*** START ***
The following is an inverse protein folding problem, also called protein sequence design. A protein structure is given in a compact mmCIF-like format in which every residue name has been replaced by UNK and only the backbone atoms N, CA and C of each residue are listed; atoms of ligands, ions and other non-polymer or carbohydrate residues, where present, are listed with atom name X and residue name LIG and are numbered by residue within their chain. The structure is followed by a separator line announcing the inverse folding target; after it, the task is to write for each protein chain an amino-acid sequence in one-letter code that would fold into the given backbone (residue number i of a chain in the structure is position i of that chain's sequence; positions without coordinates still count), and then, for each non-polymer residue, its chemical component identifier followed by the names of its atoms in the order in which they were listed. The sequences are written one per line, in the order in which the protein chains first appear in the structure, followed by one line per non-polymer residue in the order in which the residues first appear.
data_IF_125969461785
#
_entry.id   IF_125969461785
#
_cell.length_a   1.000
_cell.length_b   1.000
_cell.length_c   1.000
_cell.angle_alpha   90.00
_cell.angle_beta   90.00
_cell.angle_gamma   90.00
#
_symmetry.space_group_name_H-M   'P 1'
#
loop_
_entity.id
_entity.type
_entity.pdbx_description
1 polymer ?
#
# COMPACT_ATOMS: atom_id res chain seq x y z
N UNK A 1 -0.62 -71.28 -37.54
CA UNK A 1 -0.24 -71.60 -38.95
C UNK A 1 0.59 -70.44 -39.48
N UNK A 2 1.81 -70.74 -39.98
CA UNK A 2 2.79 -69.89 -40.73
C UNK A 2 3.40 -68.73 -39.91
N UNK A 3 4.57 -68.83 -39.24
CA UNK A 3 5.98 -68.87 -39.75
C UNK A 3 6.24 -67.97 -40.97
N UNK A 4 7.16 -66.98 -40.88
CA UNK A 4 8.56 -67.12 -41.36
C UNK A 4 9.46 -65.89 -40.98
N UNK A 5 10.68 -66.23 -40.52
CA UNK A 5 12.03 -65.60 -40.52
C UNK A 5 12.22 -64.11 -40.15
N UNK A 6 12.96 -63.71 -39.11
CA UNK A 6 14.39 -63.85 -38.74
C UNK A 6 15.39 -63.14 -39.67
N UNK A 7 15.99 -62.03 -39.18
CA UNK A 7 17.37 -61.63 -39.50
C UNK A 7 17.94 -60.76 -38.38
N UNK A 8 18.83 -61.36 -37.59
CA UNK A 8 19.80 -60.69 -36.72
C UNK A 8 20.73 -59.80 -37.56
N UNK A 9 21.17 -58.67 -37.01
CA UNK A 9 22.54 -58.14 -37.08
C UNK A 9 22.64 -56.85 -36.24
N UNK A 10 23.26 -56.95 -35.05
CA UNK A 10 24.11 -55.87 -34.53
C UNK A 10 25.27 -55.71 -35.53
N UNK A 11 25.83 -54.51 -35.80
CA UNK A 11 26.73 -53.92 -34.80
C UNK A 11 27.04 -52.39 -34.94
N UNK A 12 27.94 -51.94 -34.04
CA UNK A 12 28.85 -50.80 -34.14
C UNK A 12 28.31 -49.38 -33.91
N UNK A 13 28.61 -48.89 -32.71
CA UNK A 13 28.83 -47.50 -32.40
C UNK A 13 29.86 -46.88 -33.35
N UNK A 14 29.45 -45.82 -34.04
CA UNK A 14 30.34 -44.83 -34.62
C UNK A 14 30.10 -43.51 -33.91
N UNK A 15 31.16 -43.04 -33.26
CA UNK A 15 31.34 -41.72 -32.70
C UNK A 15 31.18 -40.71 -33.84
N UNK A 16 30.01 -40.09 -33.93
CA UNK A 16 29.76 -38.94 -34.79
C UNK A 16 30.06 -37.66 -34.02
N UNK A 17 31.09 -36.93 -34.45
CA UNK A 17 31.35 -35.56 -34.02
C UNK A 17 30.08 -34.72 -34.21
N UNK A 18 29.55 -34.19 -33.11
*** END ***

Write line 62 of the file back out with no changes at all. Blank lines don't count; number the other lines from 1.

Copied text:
CA UNK A 14 30.34 -44.83 -34.62